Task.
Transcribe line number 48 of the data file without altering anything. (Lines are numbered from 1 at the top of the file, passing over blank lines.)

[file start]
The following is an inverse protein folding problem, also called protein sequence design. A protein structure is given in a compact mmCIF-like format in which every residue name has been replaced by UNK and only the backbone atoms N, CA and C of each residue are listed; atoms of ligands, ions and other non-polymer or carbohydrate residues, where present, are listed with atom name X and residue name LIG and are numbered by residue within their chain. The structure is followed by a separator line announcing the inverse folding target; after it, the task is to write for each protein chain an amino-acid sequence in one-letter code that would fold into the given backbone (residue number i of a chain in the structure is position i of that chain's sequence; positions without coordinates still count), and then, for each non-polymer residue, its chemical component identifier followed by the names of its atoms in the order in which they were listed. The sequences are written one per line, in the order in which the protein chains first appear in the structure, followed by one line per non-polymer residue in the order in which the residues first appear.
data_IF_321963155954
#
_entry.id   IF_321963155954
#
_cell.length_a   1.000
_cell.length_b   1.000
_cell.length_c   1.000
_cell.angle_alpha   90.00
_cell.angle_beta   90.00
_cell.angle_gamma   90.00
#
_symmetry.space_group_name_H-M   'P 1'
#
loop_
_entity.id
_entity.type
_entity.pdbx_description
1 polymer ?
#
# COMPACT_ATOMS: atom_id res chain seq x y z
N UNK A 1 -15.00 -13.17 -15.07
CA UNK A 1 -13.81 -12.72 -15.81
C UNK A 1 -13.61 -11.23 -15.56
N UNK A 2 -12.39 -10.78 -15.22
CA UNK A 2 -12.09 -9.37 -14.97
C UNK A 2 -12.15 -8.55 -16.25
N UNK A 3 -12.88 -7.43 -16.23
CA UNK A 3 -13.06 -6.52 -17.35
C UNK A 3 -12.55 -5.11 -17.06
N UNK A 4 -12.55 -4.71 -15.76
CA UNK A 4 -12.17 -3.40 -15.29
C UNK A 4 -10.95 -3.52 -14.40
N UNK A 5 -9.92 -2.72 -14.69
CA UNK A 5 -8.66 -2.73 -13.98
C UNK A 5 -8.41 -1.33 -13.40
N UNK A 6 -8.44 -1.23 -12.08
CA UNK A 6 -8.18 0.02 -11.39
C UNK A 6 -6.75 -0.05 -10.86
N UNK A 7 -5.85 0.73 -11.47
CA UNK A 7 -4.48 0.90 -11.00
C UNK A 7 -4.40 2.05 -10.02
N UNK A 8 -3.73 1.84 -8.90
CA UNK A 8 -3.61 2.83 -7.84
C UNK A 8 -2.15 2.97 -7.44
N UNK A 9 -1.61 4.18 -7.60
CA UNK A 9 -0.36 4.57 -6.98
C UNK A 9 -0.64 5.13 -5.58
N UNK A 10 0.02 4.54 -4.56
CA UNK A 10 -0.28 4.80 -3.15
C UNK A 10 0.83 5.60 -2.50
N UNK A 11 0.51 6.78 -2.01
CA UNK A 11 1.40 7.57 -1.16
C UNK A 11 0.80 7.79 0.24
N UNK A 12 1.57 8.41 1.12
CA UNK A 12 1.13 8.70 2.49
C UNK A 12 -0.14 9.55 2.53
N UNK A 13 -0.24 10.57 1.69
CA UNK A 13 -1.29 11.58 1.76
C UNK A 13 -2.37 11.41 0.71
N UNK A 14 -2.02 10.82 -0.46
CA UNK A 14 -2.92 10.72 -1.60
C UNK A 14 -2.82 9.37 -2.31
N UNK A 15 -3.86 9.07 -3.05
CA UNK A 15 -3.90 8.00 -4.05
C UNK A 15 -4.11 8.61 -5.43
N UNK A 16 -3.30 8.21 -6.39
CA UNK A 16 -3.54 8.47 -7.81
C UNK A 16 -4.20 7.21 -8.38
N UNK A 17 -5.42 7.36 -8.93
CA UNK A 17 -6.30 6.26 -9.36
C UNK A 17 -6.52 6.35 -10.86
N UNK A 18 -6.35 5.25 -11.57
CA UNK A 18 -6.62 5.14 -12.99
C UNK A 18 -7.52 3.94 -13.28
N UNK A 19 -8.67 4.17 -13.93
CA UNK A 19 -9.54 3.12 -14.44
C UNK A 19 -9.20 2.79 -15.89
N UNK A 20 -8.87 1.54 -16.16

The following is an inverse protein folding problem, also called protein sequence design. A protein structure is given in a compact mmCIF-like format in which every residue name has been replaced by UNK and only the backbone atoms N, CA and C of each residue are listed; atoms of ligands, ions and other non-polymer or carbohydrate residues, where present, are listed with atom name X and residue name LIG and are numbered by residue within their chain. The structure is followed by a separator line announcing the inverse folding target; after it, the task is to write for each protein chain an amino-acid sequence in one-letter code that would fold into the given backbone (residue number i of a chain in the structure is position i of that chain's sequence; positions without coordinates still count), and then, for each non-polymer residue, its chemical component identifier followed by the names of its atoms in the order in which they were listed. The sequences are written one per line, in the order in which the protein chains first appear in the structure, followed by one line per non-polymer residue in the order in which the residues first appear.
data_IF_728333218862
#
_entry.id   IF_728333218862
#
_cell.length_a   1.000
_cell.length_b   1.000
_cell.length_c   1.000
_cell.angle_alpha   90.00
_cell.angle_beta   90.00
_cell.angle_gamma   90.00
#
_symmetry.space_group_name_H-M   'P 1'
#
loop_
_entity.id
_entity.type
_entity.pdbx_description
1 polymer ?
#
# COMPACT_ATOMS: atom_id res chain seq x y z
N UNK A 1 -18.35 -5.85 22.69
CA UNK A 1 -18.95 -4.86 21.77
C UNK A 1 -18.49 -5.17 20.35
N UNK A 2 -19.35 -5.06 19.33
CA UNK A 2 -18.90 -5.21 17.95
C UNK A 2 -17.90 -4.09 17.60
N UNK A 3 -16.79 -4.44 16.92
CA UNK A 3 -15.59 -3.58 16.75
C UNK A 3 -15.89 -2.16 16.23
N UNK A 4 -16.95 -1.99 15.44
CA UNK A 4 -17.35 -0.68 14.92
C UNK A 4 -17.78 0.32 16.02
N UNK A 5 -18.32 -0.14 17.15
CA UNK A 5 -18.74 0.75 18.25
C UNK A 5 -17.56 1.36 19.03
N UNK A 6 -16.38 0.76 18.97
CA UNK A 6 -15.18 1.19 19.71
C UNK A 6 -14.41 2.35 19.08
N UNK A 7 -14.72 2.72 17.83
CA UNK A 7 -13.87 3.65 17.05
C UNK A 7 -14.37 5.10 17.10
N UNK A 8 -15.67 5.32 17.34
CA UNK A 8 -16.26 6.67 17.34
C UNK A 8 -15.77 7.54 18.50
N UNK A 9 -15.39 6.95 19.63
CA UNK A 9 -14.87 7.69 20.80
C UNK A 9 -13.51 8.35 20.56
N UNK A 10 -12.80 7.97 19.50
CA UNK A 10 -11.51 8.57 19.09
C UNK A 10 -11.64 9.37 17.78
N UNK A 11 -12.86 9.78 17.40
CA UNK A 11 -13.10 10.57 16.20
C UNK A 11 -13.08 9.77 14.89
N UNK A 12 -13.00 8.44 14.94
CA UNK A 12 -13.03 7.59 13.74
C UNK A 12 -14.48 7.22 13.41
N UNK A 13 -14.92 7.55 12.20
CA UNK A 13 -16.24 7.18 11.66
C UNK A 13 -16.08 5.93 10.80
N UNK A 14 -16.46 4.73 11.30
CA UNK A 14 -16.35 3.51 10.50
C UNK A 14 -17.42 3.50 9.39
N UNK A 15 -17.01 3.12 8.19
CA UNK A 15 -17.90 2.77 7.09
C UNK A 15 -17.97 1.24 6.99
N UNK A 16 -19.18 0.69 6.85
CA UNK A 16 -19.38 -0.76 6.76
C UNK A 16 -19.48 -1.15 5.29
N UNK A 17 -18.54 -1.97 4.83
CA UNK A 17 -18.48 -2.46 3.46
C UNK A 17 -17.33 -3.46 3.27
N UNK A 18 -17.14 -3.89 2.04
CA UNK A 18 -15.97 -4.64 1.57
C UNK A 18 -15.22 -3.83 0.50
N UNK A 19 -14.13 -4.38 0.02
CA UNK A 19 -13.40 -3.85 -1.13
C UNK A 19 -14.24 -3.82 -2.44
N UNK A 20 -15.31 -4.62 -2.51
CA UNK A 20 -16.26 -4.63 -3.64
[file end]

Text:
C UNK A 9 -0.64 5.13 -5.58